Port of Cork commercial manager Captain Michael McCarthy said the volume of traffic from Irish ports using British roads to travel onto mainland Europe was so great that an adverse impact on Irish importing and exporting was certain unless alternatives were found.
He was echoing the call of the Irish Academy of Engineering in its submission to the draft National Planning Framework, in which it urged the Government to commission a report to examine “the capacity of our ports — including road and rail access — together with options for increasing air freight and the speed and frequency of cargo ships/ ferries to the continent”.
“As an all-island body, the academy is particularly concerned with the possible impacts of Brexit,” said the academy’s submission.
“If, as appears likely, the UK exits the EU customs union, we should ensure that alternative trade routes to [mainland] Europe, which avoid the land bridge through the UK, are made as attractive as possible for exports and imports,” he said. Mr McCarthy echoed the call, saying: “We should be looking at getting from A to B in as shortest time as possible, but we are still reliant on the most convoluted ways. Some 60% of cargo that we are sending to the continent is going via the land bridge of the UK.
“Post-Brexit, that just won’t be possible. Even if we have a hard or soft Brexit, there will be customs inspections and other obstacles. No matter what the Brexit outcome, it will be different to what it is now and we simply must prepare our ports for that.”
Mr McCarthy said he had been exploring new ways for cargo and freight to reach continental Europe even before the Brexit vote.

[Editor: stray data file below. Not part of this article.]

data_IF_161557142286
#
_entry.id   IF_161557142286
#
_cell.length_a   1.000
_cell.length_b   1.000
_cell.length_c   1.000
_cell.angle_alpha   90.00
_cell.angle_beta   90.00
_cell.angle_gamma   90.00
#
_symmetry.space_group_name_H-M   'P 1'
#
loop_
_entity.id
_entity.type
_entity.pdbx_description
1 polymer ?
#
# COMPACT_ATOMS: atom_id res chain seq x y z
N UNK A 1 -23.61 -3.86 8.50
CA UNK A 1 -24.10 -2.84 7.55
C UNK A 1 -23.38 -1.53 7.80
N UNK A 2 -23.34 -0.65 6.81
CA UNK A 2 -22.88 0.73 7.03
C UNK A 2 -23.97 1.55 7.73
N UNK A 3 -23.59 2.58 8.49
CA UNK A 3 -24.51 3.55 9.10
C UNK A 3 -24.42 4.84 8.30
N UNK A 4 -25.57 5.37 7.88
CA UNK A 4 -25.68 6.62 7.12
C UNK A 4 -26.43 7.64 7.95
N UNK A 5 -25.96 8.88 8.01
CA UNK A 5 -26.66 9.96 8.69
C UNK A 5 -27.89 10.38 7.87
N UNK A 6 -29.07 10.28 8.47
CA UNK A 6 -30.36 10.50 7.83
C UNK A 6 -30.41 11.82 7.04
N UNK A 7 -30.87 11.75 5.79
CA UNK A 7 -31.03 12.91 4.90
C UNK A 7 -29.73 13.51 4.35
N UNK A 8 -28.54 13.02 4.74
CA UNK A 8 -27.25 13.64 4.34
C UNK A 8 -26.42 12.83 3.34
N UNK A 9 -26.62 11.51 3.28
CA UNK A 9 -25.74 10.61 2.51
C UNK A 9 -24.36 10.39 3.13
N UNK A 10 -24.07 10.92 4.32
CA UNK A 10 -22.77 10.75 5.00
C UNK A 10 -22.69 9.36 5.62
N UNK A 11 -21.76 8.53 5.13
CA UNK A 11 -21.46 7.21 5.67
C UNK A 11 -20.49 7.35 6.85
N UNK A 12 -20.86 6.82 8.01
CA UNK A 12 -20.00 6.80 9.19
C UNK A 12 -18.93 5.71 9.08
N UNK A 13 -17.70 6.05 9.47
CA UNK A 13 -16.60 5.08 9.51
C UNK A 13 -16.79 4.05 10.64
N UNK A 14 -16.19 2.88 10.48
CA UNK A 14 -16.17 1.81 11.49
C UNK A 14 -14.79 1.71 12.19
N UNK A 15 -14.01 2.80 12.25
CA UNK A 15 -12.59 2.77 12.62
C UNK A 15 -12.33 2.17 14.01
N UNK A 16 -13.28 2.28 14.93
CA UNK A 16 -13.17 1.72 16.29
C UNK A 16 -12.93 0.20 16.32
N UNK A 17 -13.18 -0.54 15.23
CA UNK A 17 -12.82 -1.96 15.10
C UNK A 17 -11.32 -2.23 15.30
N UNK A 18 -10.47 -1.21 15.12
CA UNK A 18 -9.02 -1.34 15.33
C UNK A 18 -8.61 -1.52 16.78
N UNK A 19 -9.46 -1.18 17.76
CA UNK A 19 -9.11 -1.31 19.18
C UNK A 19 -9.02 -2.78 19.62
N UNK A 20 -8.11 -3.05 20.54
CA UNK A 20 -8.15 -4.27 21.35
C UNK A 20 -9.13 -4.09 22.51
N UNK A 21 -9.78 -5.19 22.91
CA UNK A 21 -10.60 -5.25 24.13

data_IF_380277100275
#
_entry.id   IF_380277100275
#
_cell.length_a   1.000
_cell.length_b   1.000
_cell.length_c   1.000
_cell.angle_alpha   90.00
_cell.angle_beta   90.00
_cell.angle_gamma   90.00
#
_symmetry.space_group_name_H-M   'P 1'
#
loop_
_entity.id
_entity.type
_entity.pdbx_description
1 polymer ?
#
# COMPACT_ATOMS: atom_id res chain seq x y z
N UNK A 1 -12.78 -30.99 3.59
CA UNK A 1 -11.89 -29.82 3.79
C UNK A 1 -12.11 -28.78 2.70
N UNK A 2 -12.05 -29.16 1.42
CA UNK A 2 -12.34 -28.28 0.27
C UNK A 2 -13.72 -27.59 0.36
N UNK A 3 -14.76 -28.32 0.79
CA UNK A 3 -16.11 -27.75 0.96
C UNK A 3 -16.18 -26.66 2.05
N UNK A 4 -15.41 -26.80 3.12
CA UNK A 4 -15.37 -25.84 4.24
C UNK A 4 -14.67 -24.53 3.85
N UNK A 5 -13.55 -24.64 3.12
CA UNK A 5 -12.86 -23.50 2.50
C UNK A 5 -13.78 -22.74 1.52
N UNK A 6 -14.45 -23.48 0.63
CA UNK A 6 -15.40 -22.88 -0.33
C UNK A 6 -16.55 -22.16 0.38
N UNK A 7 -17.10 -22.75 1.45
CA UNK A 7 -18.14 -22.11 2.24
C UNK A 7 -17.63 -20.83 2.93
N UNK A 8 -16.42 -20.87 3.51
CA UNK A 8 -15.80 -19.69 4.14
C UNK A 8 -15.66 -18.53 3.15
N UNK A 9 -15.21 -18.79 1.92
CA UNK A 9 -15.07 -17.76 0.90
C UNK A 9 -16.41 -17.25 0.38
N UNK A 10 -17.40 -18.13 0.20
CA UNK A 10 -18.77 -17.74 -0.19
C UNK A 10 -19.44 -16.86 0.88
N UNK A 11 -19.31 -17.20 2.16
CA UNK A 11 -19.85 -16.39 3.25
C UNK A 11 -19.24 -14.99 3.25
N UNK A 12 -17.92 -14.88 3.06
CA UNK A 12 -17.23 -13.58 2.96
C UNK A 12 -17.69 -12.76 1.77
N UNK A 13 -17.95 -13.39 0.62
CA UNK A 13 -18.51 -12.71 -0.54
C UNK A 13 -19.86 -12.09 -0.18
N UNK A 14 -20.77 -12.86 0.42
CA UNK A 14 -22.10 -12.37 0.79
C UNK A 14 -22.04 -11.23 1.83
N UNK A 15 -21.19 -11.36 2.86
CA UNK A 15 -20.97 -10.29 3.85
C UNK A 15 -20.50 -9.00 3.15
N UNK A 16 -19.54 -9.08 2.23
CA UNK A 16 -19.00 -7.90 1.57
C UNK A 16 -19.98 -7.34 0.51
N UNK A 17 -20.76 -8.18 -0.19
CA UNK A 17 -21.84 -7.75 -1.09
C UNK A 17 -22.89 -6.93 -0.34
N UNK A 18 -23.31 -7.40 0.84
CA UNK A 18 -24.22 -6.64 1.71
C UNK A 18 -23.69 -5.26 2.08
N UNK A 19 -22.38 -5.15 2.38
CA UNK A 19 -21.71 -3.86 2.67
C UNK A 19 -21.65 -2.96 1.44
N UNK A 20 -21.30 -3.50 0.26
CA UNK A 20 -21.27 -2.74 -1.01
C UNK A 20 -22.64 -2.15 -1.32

“Even pre-Brexit we should have been looking at the situation. As it stands, most exporting out of Munster goes up to Dublin, onto the UK and then the continent. There is a huge case to be made for the likes of Cork to be utilised to import and export straight to and from the continent,” he said.
Chief executive of Dublin Port Company Eamonn O’Reilly said recently it was seeing increasing demand for direct freight services to continental Europe.
He said a new ship introduced at the end of October — the MV Celine which will operate between Dublin Port and the ports of Zeebrugge and Rotterdam — was a result of the shipping sector reacting to Brexit.
“Brexit is creating a lot of uncertainty and the introduction of the new ship shows the shipping sector beginning to provide additional capacity to create more options for importers and exporters. We expect to see more new services to Continental Europe during 2018,” he said. Meanwhile, Bank of England deputy governor Sam Woods said it was possible that the UK’s financial sector could lose up to 75,000 jobs as banks and insurers shift operations to the EU after Brexit.
Woods told MPs that the 65,000 to 75,000 estimate was drawn up in a report from consultants Oliver Wyman and not the Bank of England but that in terms of the long-term possibility, such a scenario was “plausible”.
n Additional reporting Reuters